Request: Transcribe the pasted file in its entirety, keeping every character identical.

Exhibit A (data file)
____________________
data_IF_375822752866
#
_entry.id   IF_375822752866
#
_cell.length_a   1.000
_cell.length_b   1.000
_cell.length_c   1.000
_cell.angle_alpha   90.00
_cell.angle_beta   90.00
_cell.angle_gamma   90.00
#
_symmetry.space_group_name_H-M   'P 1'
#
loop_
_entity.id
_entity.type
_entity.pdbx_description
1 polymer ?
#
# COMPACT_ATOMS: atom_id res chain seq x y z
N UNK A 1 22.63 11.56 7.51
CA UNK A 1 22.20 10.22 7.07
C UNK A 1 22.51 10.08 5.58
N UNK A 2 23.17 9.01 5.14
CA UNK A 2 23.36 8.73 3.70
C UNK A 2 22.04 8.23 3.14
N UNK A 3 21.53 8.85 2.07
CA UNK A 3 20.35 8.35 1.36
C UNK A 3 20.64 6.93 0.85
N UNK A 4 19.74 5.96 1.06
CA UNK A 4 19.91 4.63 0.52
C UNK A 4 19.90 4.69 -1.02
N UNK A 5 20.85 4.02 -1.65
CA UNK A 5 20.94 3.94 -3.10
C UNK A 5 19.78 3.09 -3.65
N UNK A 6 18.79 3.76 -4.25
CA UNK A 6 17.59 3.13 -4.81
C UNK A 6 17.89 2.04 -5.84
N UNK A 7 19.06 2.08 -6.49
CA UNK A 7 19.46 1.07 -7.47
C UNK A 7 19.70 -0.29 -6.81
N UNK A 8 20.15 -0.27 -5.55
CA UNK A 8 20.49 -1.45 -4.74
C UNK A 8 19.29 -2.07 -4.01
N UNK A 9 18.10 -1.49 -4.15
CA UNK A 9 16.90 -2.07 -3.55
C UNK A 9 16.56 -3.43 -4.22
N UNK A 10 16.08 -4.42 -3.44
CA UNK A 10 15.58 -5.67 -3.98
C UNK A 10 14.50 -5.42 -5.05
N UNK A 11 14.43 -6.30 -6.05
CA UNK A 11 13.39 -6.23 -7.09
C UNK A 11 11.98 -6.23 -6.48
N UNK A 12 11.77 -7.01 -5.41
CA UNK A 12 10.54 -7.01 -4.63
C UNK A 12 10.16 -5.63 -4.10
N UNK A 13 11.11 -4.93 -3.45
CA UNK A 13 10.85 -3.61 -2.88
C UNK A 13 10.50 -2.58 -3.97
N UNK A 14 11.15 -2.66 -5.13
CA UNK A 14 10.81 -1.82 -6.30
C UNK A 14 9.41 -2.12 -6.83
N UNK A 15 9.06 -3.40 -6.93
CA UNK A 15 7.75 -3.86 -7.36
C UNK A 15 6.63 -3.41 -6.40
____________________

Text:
data_IF_375822752866
#
_entry.id   IF_375822752866
#
_cell.length_a   1.000
_cell.length_b   1.000
_cell.length_c   1.000
_cell.angle_alpha   90.00
_cell.angle_beta   90.00
_cell.angle_gamma   90.00
#
_symmetry.space_group_name_H-M   'P 1'
#
loop_
_entity.id
_entity.type
_entity.pdbx_description
1 polymer ?
#
# COMPACT_ATOMS: atom_id res chain seq x y z
N UNK A 1 22.63 11.56 7.51
CA UNK A 1 22.20 10.22 7.07
C UNK A 1 22.51 10.08 5.58
N UNK A 2 23.17 9.01 5.14
CA UNK A 2 23.36 8.73 3.70
C UNK A 2 22.04 8.23 3.14
N UNK A 3 21.53 8.85 2.07
CA UNK A 3 20.35 8.35 1.36
C UNK A 3 20.64 6.93 0.85
N UNK A 4 19.74 5.96 1.06
CA UNK A 4 19.91 4.63 0.52
C UNK A 4 19.90 4.69 -1.02
N UNK A 5 20.85 4.02 -1.65
CA UNK A 5 20.94 3.94 -3.10
C UNK A 5 19.78 3.09 -3.65
N UNK A 6 18.79 3.76 -4.25
CA UNK A 6 17.59 3.13 -4.81
C UNK A 6 17.89 2.04 -5.84
N UNK A 7 19.06 2.08 -6.49
CA UNK A 7 19.46 1.07 -7.47
C UNK A 7 19.70 -0.29 -6.81
N UNK A 8 20.15 -0.27 -5.55
CA UNK A 8 20.49 -1.45 -4.74
C UNK A 8 19.29 -2.07 -4.01
N UNK A 9 18.10 -1.49 -4.15
CA UNK A 9 16.90 -2.07 -3.55
C UNK A 9 16.56 -3.43 -4.22
N UNK A 10 16.08 -4.42 -3.44
CA UNK A 10 15.58 -5.67 -3.98
C UNK A 10 14.50 -5.42 -5.05
N UNK A 11 14.43 -6.30 -6.05
CA UNK A 11 13.39 -6.23 -7.09
C UNK A 11 11.98 -6.23 -6.48
N UNK A 12 11.77 -7.01 -5.41
CA UNK A 12 10.54 -7.01 -4.63
C UNK A 12 10.16 -5.63 -4.10
N UNK A 13 11.11 -4.93 -3.45
CA UNK A 13 10.85 -3.61 -2.88
C UNK A 13 10.50 -2.58 -3.97
N UNK A 14 11.15 -2.66 -5.13
CA UNK A 14 10.81 -1.82 -6.30
C UNK A 14 9.41 -2.12 -6.83
N UNK A 15 9.06 -3.40 -6.93
CA UNK A 15 7.75 -3.86 -7.36
C UNK A 15 6.63 -3.41 -6.40